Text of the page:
Colombia will begin testing new herbicides’ effectiveness in destroying coca plants next week after glyphosate, the original chemical used in coca fumigation, was discovered to be likely carcinogenic and was subsequently banned by President Juan Manuel Santos.
The Colombian Agricultural Institute (ICA), in conjunction with the Ministries of Defense and Justice, will test between five and seven new chemicals on illicit crops maintained by the national police in the central-south Tolima province for experimental purposes.
The tests are expected to go on for a series of months as it can take up to 35 days before the effects of the herbicides to be used are fully realized.
Even if a suitable substance is found, though, Justice Minister Yesid Reyes assured the public it would only be used in difficult to access areas. As a result, a team of experts has been enlisted to map the most remote regions known to grow coca to identify possible candidates for aerial fumigation.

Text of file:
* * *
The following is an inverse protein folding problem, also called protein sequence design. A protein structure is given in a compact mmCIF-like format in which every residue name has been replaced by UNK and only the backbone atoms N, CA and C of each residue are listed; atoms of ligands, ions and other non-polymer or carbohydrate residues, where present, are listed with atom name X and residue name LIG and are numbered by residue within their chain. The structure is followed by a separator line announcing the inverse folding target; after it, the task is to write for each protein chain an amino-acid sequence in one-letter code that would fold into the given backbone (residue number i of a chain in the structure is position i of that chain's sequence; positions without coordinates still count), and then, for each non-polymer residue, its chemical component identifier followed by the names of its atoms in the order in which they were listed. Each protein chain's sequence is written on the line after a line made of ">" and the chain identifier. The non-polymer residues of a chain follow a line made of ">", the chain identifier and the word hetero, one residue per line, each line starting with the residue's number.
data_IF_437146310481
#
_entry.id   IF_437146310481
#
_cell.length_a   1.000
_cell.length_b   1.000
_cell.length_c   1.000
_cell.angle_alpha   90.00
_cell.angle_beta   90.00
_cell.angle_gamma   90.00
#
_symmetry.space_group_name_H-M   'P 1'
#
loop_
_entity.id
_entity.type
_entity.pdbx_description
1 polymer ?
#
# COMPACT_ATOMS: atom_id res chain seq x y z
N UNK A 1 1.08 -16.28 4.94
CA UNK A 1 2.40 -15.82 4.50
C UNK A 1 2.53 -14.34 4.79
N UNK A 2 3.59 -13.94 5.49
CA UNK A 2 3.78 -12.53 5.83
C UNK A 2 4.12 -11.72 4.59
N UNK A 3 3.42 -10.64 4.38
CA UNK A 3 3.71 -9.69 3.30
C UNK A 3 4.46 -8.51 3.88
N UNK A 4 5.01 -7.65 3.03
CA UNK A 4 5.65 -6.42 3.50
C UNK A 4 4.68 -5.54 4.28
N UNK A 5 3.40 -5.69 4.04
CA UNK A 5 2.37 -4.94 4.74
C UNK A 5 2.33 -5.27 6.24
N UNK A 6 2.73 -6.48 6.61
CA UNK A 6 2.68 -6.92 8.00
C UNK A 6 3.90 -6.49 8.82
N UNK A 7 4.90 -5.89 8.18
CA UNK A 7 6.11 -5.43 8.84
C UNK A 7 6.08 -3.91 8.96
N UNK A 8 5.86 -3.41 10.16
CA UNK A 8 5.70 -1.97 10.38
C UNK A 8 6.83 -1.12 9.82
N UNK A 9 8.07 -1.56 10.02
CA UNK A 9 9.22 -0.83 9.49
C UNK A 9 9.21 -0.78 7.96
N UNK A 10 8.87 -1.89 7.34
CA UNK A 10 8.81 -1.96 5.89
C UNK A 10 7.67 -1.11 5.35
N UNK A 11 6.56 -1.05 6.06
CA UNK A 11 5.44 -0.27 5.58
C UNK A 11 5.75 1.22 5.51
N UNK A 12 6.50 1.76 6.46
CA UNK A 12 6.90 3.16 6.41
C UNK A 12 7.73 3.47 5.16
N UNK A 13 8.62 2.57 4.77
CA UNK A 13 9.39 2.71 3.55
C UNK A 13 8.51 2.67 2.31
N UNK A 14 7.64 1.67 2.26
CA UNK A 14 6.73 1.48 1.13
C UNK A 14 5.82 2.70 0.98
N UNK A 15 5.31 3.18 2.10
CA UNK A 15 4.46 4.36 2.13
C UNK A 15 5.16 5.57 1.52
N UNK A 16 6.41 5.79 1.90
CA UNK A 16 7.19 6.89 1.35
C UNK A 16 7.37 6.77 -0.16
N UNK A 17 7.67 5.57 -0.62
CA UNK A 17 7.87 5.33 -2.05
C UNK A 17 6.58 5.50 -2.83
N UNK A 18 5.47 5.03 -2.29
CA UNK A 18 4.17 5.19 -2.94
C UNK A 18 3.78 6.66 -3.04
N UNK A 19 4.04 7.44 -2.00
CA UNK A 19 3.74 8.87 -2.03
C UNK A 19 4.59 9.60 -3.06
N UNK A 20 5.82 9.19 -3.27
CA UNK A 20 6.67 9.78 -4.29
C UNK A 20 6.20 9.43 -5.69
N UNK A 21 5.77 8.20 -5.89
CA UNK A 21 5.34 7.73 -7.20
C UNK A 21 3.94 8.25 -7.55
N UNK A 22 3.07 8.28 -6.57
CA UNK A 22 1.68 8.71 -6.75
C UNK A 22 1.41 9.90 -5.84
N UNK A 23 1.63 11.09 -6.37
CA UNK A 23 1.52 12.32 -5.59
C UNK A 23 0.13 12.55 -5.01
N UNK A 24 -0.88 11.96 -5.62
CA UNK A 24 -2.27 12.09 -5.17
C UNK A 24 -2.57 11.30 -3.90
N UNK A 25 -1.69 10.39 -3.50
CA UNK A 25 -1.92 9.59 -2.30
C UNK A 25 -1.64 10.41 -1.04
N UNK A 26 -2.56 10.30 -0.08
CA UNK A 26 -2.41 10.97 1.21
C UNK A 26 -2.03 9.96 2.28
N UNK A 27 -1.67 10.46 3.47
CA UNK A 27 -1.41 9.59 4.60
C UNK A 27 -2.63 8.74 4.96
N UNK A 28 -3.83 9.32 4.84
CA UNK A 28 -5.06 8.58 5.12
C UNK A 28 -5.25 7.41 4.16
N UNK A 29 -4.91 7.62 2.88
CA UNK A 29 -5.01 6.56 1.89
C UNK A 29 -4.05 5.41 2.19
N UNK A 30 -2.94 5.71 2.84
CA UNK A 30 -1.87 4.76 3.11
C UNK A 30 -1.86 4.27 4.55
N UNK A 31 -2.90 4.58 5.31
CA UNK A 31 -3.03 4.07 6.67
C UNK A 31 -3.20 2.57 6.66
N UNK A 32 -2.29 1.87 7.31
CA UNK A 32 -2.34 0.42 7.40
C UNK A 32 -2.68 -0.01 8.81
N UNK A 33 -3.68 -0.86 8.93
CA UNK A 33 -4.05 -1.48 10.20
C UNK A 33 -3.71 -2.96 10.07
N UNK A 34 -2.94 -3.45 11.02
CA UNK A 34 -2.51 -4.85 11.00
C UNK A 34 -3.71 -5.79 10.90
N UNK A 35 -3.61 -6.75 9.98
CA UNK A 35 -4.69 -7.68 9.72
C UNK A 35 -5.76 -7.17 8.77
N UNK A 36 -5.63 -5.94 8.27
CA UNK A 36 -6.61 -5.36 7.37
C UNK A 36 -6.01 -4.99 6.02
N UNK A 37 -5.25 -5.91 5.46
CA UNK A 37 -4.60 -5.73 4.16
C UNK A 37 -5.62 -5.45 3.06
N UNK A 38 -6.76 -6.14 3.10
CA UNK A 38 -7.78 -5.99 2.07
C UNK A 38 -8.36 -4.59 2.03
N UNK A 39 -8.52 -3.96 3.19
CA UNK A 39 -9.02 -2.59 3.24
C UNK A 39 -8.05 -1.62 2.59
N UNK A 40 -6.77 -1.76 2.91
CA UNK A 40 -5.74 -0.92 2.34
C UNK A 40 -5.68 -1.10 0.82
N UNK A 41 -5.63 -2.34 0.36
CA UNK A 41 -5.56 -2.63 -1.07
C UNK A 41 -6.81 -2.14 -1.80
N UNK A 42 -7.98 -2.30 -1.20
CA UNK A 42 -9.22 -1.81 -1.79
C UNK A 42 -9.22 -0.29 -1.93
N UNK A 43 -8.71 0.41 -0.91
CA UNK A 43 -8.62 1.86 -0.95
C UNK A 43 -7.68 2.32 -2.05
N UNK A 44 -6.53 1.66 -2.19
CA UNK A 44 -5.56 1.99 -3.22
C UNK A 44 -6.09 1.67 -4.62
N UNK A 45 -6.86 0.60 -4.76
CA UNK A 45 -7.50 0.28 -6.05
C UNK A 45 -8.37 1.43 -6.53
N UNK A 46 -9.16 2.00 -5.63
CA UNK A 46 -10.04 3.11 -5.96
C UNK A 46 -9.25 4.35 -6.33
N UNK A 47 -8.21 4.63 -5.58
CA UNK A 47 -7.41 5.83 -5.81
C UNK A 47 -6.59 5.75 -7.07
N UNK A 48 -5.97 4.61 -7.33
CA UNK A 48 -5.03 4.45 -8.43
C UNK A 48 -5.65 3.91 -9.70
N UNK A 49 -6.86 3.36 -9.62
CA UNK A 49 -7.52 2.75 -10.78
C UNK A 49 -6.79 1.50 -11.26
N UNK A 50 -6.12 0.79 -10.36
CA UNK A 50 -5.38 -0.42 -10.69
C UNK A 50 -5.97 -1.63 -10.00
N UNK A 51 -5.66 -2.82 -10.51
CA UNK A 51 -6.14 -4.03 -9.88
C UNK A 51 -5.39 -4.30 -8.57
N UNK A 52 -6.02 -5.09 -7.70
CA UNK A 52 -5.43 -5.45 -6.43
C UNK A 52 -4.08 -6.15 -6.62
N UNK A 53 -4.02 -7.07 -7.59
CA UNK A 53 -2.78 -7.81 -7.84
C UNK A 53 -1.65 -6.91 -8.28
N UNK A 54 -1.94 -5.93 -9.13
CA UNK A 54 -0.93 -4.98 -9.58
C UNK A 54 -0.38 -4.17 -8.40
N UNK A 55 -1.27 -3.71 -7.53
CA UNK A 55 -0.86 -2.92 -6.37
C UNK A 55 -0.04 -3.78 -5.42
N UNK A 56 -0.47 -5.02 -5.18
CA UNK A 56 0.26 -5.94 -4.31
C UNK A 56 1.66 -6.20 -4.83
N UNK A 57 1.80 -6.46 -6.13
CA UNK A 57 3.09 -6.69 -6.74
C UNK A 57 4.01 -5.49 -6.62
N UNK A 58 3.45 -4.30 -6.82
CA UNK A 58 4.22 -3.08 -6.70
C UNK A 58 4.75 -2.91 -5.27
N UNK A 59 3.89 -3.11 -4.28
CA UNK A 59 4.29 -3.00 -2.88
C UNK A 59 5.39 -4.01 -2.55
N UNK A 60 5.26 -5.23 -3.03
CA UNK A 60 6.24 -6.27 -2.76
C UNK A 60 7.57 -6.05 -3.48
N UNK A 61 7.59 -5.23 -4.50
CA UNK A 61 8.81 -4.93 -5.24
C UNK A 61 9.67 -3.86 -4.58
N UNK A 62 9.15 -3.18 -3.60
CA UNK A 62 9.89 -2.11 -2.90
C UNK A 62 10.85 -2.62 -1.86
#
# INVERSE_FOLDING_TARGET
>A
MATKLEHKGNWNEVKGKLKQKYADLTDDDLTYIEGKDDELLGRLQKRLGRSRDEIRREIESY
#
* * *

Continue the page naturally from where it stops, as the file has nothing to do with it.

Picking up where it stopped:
To further combat coca production, the government has indicated that it will also focus on improving manual coca eradication processes, seizing more drugs, and the destruction of drug laboratories as part of a “Plan B” in the absence of glyphosate use.
The government will also further develop crop substitution programs with the hope that communities will voluntarily destroy their own illicit crops.
“The only thing we can’t allow is the ability of the armed forces to weaken such that the capabilities of criminals and delinquents are increased.” explained Defense Minister Juan Carlos Pinzon.
The government appears to be using a multi-faceted approach to keep coca production down without herbicides, production which increased 39% last year, according to the United States Department of State.